Needless to say, all this hawkishness from central banks surprised markets and forced a painful repricing of rate hike expectations. Are we at “peak” hawkishness, or do we have further to go? We believe that we are nearing an inflection point on inflation, which is the key economic indicator right now.
Figure 1 below shows the US CPI, decomposed into its main components (Services, Goods, Food and Energy). As a reminder, Core CPI is Services and Goods, Headline CPI adds Food and Energy. It is clear from this chart that the main contributor to Core CPI over the past year has been from the goods side of the economy. The services CPI contribution has been fairly stable around 2%.
Now, the fear in Central Banking circles is that elevated headline inflation ends up spreading to other components, such as services. That remains to be seen, but on the goods side of the equation, we are starting to see signs of easing. Inventories are accumulating at a fast pace (more than half of the Q4 GDP was from inventory accumulation) and retail sales are being slowed down by high inflation, declining real disposable incomes. Therefore, we believe that the next few months’ worth of PMI and CPI readings will hold the key to the inflation puzzle, and thus to the path of rate hikes in the second half of the year (and beyond).
In the meantime, we remain cautious, keeping duration low across mandates and holding elevated levels of cash.
The correction in the equity markets coupled with negative total return in most bonds funds due to higher interest rates has not been a conducive environment for credit. Additionally, supply in the primary market has remained high, with January new issues reaching $12bn in Canada, about 30% more than at the same time last year. Thankfully, this was mostly front end loaded and new issue activity had slowed down materially in the later half of the month.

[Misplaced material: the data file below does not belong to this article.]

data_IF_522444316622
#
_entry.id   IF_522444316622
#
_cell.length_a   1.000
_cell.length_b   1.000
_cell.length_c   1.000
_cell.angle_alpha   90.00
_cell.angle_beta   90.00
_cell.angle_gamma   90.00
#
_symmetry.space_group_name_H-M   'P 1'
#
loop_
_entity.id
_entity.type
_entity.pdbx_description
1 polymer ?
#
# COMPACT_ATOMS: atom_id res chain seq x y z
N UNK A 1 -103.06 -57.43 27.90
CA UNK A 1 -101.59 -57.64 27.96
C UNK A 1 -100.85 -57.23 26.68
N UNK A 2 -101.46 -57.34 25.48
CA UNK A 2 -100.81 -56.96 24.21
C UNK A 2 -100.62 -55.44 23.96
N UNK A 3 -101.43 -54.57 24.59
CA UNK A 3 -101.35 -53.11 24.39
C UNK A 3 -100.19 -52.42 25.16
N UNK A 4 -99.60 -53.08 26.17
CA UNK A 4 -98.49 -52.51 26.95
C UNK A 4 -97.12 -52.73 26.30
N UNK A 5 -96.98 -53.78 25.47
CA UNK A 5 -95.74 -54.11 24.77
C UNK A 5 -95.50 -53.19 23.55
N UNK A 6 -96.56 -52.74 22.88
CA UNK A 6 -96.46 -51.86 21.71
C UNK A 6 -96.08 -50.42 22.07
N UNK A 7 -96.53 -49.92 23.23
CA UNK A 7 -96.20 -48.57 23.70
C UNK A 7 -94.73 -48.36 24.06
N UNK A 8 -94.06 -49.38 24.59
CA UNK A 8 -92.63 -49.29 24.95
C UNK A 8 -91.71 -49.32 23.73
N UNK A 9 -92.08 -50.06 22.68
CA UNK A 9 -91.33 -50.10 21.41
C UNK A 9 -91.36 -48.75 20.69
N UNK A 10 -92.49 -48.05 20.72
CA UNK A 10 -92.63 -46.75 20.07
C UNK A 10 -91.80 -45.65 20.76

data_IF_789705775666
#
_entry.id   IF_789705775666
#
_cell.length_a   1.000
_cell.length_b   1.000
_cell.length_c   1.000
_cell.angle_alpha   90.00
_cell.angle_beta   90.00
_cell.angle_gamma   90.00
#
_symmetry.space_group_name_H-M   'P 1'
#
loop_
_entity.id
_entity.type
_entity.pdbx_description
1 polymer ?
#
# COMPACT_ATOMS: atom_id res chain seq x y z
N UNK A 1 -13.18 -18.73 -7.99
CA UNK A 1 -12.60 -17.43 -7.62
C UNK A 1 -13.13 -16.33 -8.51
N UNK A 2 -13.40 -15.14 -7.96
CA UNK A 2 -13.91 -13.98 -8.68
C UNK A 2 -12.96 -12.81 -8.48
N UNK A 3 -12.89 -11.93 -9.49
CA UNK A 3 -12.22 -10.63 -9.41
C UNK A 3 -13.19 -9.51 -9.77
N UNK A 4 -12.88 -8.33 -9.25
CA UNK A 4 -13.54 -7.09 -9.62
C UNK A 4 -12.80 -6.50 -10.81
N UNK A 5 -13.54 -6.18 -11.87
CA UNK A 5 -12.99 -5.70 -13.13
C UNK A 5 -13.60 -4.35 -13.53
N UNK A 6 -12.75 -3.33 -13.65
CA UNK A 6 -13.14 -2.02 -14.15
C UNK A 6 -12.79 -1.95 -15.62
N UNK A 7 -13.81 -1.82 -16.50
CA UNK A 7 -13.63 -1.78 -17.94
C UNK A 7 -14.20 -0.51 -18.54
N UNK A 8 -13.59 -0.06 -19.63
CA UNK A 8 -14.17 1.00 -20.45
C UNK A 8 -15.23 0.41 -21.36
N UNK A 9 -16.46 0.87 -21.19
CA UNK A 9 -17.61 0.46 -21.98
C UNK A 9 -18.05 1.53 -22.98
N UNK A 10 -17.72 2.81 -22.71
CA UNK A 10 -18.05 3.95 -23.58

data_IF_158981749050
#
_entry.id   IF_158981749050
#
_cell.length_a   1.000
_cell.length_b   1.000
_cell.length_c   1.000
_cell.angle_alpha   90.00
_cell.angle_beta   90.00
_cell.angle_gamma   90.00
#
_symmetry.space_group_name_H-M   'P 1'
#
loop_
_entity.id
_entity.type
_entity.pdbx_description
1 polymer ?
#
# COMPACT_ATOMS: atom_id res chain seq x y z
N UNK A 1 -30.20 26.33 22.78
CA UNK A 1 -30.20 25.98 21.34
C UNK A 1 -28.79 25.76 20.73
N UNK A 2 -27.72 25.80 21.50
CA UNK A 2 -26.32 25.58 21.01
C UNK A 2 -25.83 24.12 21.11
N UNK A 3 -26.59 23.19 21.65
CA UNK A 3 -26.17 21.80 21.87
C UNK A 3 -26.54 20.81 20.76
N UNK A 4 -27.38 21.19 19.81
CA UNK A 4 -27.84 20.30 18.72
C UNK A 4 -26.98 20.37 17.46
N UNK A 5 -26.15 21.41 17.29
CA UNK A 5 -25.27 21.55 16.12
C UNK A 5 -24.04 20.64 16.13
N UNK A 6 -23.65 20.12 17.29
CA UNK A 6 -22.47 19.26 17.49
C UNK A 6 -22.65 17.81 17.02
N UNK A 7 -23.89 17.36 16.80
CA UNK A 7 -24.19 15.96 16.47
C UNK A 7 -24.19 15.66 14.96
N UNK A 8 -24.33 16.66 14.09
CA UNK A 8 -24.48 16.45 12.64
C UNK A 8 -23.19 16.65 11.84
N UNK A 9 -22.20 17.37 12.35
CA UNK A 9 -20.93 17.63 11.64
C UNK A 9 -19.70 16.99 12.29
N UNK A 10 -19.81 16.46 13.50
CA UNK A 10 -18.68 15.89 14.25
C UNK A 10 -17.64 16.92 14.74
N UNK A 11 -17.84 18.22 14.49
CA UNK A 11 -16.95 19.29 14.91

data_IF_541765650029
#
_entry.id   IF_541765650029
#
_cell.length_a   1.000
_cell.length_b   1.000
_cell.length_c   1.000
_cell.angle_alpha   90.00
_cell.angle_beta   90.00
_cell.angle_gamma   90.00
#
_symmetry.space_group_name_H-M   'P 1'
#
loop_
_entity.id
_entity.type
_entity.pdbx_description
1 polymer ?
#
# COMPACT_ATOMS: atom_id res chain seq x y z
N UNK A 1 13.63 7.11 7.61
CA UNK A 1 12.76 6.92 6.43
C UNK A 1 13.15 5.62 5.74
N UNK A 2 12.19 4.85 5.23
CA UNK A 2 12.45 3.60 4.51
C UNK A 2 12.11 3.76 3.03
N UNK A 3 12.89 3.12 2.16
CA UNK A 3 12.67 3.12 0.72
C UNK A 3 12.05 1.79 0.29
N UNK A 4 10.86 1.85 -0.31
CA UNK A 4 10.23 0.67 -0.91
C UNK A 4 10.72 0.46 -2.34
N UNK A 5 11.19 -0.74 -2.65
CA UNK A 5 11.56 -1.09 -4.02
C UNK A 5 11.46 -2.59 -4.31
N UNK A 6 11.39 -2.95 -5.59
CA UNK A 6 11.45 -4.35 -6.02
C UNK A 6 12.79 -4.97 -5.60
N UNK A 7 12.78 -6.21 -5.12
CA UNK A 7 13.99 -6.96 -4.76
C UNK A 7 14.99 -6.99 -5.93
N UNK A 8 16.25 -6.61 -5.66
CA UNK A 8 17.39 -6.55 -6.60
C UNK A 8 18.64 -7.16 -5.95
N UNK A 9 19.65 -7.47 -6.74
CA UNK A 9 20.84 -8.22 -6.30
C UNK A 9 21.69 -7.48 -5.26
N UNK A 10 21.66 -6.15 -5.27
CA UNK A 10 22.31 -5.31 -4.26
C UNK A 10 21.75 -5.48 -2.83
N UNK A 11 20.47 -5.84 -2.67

Since the worst of the equity selloff, we have seen credit valuations stabilize, although at wider levels. Investors have start picking away at their favourite bonds at more attractive levels. In the grand scheme of things, generic credit spreads are now back to levels that are consistent with moderate economic growth. Figure 2 shows the credit spread on the Markit CDX Investment Grade 5y Index, a tradable index of credit default swaps, with the grey line showing the current level of the index. Outside of periods of great market stress (2015/2016 oil mini-recession, 2018 “Long way From Neutral” Fed mistake and 2020 Covid Crisis), the CDX index typically doesn’t widen to much more than 70bps. Therefore, barring a more material change to growth expectations and with that interest rates, it feels like this repricing is in its late stages.